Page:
Supernumerary in the States

Hope you’re feeling well and coping well with it all. After a flurry of Covid-19-related posts, I’ve decided that actually, sometimes, we might just want to think about something completely different. So – unless there’s something that I feel I really need to post, relating to Covid-19, I’m going to simply continue to post ‘normal’ stuff. A change is as good as a rest. I hope you agree.

Here’s the next installment in my occasional series about living on a ship when I was first married. Hah!! Like that was normal!!

The story so far – my first husband was in the Merchant Navy, and for the first three years of our marriage I travelled with him, living on a ship for six or so months at a time.

My first trip took us from Europe to the South Pacific islands, Papua New Guinea and then home via the Suez Canal. You can read about it here.

We were then on leave for two and a half months.

But by mid-March is was time for us to join our next ship.

Once the leave was up, we were watching the post every day for the joining letter. It could have been stressful – but we were young, and it was exciting. Where would we be going?

They only had to give us 24 hours’ notice. That was 24 hours in which to close the house up for 6 months (don’t leave any food in the fridge!!), get our suitcases packed, and get to London.

Packing was easy – if you’re going to be away for 6 months, and you don’t know where you might end up, you basically take everything (although as a supernumerary I didn’t get any additional baggage allowance). Also – there are shops everywhere in the world, so if you’re short of something you can always just buy it.

And then it was a train to the company head office in London, where we met the rest of the ship’s company and were taken out to the airport. I often wonder what people thought when they saw us walking through the airport – 12 blokes ranging in age from 17 to late 50s. And me.

And then we were off.

This time they were flying us to New York to join the mv Ruddbank. It was a scheduled run from the States to South Africa and back again. It was my first ever long haul flight. No movies in the head rest back then – there were headphones and you could listen to music, and I think there was probably an in-flight movie although I can’t for the life of me remember what it was.

We landed at JFK and we were ferried to the ship, Manhattan appearing in the distance like we were in a movie ourselves. The ship was berthed at Brooklyn Number One Wharf – basically we were parked under the Brooklyn Bridge. The iconic Twin Towers of the World Trade Centre in the foreground. Absolutely amazing. I just couldn’t wait to get up the road – Manhattan was just a walk away, across the bridge. So close.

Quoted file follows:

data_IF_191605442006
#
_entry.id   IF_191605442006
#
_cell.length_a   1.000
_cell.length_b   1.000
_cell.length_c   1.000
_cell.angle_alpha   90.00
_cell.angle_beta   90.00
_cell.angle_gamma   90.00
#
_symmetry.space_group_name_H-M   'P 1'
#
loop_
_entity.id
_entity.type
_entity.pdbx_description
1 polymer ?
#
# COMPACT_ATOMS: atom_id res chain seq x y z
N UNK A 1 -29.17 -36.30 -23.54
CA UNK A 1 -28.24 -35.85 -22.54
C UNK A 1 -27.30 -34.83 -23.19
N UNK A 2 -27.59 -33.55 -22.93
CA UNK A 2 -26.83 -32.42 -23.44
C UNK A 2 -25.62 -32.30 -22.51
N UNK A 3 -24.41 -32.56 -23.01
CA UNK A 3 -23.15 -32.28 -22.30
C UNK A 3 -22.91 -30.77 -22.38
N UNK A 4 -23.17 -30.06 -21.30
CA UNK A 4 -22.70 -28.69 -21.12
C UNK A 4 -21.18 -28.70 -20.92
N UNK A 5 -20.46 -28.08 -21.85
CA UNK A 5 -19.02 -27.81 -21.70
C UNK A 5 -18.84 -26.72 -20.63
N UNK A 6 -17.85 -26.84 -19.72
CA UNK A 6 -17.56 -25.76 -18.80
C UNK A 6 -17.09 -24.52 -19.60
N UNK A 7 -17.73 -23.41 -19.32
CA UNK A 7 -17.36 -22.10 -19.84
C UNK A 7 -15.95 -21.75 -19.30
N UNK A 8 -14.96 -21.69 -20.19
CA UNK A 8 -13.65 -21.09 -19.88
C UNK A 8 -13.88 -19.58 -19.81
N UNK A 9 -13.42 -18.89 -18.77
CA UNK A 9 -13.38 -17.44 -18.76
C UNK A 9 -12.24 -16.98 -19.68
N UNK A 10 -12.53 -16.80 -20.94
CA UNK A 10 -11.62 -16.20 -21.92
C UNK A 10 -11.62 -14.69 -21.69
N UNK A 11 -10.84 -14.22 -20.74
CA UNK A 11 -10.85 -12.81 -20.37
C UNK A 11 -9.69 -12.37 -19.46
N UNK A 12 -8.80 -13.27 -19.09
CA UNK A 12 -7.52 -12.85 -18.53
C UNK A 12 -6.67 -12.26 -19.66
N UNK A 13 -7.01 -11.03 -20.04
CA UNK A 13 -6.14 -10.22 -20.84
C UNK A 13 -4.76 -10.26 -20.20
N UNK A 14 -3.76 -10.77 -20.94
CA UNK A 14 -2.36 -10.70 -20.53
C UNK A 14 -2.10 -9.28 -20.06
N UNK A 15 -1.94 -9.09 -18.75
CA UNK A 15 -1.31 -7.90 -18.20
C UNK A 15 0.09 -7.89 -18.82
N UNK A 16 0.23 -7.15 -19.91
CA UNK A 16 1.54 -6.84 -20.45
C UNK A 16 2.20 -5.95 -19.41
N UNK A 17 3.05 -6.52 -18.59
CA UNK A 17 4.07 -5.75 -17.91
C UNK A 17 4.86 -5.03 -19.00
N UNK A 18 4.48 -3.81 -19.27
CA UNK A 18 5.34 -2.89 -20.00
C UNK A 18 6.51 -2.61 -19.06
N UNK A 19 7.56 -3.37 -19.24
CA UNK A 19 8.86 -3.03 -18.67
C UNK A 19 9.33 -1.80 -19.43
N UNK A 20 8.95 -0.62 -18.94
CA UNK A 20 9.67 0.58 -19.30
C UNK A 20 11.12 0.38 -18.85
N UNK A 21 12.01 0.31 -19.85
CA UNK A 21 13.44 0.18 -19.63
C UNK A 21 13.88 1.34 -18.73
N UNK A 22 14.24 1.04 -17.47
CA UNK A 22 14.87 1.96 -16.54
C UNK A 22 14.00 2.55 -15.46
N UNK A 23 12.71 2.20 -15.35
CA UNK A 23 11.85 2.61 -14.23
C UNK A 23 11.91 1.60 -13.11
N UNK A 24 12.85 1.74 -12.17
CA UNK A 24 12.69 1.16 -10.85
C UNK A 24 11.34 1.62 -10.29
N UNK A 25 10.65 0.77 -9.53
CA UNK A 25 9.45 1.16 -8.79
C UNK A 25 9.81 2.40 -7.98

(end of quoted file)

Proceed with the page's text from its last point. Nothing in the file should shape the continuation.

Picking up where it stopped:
Well, anyway – we sailed almost as soon as we’d got on board. Hardly had time to get unpacked.

I went and stood on deck. We moved slowly but surely away from the side of the dock and made our way down the Hudson to the Atlantic. And within half an hour New York, in fact the whole of America, everything, had disappeared below the horizon. We were alone in the world.

I shared the moment with a first-trip apprentice, watching the Big Apple disappear, and feeling like an old hand with my one previous trip behind me. At least I was able to tell him not to sit on the bulwark before anyone else saw him do it – fools, firemen and first trippers…

We were heading across the Atlantic to South Africa.

We’ll arrive in 21 days. See you there…

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Photo by Caio Christofoli from Pexels

7 Comments Add yours

  1. Sarah says:

    Brilliant, I’ve been looking forward to the next instalment of your high seas adventures.

    Like

    1. Thanks!! Glad you’re enjoying it!!

      Like

  2. graham s. says:

    Hi, you re-create very well the joys of youth, the joys of discovering the big wide world. I remember it well, even 50 years later. Thank you for reminding us. At the risk of seeming naive, why shouldn’t you sit on the bulwark?

    Like

    1. Oh, that’s lovely, thank you!! The bulwark is the ‘wall’ around the side of the ship. If you sit on it, you are a VERY long way up if you should happen to fall backwards. And of course, ships roll and pitch, which makes it more likely that you would lose your balance. Hence it’s only something that fools, firemen (ie engineers) and first-trippers would do.

      Like

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